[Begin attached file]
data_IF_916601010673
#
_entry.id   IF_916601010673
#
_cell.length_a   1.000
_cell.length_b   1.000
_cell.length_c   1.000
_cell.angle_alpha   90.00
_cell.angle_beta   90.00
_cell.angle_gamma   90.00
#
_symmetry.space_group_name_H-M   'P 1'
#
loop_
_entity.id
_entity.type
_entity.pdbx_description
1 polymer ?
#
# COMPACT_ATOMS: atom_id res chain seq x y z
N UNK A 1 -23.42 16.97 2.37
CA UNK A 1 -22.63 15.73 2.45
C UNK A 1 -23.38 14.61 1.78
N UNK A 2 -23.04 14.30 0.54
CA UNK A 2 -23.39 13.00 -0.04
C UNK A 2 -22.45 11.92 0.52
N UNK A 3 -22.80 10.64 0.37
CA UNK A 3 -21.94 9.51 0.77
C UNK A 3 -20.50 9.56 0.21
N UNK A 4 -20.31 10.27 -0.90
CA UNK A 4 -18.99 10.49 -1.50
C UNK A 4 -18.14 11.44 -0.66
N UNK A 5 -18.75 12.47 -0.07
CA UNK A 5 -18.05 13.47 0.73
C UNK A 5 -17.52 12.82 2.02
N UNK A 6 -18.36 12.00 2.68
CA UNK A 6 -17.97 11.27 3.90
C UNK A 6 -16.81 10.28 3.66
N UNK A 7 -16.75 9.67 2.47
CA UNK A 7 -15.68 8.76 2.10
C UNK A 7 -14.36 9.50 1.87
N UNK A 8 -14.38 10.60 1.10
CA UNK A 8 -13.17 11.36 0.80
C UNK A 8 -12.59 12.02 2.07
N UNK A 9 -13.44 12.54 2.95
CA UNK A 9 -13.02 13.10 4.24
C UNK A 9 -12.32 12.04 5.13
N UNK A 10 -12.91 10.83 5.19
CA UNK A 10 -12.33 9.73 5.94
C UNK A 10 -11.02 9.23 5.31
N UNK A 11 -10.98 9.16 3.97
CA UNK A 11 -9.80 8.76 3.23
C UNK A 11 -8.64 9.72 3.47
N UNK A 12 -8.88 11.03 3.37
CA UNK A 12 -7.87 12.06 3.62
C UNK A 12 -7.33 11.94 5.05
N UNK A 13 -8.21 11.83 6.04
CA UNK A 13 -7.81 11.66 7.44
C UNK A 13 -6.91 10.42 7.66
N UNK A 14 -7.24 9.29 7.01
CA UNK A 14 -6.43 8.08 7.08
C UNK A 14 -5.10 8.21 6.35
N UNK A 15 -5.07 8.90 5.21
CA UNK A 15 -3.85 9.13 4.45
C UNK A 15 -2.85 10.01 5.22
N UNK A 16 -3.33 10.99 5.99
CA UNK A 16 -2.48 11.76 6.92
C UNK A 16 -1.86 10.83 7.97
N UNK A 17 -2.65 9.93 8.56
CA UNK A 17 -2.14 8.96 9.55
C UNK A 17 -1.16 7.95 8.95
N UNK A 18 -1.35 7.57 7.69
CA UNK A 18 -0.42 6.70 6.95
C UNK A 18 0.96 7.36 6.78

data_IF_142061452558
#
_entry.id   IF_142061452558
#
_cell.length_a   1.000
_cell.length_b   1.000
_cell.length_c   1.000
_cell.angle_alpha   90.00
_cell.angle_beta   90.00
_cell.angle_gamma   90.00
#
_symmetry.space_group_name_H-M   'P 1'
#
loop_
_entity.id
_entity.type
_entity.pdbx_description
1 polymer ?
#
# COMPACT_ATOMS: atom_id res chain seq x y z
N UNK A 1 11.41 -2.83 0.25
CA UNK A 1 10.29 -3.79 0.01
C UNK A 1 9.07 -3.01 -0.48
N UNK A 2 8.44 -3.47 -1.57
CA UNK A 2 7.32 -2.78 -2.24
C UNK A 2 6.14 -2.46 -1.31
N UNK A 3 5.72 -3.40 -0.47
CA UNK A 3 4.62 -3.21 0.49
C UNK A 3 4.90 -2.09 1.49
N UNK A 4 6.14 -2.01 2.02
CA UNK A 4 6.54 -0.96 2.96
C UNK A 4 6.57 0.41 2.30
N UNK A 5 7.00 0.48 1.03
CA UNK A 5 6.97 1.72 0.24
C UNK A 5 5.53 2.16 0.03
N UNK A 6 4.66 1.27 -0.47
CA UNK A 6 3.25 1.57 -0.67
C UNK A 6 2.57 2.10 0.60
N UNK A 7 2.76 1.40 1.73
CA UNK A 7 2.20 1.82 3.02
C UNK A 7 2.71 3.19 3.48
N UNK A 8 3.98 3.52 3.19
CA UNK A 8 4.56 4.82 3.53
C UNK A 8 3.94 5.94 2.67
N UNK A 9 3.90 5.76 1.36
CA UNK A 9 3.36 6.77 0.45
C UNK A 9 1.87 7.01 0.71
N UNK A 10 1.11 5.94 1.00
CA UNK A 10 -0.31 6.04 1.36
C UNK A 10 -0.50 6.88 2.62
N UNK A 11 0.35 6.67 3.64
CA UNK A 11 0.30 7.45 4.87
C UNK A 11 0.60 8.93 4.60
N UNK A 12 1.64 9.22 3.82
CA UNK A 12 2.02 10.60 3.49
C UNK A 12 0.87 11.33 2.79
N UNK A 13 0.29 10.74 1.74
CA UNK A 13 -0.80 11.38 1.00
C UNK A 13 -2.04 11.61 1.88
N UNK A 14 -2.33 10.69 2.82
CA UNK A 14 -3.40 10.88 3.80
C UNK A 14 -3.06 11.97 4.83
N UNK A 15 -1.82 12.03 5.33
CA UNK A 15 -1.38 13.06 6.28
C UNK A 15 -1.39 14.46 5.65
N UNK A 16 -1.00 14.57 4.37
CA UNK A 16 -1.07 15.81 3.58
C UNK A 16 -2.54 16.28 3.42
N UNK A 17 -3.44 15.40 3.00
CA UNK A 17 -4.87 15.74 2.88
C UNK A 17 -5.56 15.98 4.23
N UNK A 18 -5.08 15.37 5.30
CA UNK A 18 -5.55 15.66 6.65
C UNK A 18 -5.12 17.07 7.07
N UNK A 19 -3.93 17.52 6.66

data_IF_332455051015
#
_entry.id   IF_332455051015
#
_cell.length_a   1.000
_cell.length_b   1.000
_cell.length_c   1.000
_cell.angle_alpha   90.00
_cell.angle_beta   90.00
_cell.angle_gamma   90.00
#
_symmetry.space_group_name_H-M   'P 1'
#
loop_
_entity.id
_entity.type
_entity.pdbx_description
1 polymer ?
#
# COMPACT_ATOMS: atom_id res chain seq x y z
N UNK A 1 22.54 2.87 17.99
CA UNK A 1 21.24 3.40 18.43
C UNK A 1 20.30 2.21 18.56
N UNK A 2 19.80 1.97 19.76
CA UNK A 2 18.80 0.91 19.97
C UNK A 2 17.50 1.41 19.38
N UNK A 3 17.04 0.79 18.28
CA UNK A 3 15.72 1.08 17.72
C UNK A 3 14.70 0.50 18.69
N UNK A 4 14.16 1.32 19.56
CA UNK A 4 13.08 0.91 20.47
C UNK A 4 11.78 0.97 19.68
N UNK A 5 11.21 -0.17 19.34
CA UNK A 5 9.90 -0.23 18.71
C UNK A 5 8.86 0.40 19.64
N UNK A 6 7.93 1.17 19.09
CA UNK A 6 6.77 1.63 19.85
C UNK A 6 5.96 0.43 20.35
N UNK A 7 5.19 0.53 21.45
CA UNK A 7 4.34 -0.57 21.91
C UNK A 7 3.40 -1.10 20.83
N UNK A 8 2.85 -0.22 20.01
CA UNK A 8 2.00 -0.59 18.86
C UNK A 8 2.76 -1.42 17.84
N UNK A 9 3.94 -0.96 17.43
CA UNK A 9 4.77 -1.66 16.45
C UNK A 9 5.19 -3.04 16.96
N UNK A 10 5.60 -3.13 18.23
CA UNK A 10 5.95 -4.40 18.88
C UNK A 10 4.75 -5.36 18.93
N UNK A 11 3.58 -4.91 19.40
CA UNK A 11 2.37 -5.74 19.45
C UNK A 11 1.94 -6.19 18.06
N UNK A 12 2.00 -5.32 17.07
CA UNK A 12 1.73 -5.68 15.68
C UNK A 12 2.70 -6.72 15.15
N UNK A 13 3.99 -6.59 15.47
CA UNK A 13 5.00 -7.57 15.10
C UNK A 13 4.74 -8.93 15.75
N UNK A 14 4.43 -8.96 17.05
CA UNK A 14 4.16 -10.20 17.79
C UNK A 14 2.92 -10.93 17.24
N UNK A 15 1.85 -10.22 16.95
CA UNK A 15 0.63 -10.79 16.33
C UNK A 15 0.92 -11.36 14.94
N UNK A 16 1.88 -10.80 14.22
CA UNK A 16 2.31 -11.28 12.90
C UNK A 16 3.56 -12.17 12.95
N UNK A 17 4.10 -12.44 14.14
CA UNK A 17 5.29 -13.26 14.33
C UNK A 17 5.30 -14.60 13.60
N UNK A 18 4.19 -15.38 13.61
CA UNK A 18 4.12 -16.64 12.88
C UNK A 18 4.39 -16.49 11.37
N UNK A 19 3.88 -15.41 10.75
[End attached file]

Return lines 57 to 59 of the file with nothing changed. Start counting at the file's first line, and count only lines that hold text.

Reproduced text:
N UNK A 13 -8.21 11.83 6.04
CA UNK A 13 -7.81 11.66 7.44
C UNK A 13 -6.91 10.42 7.66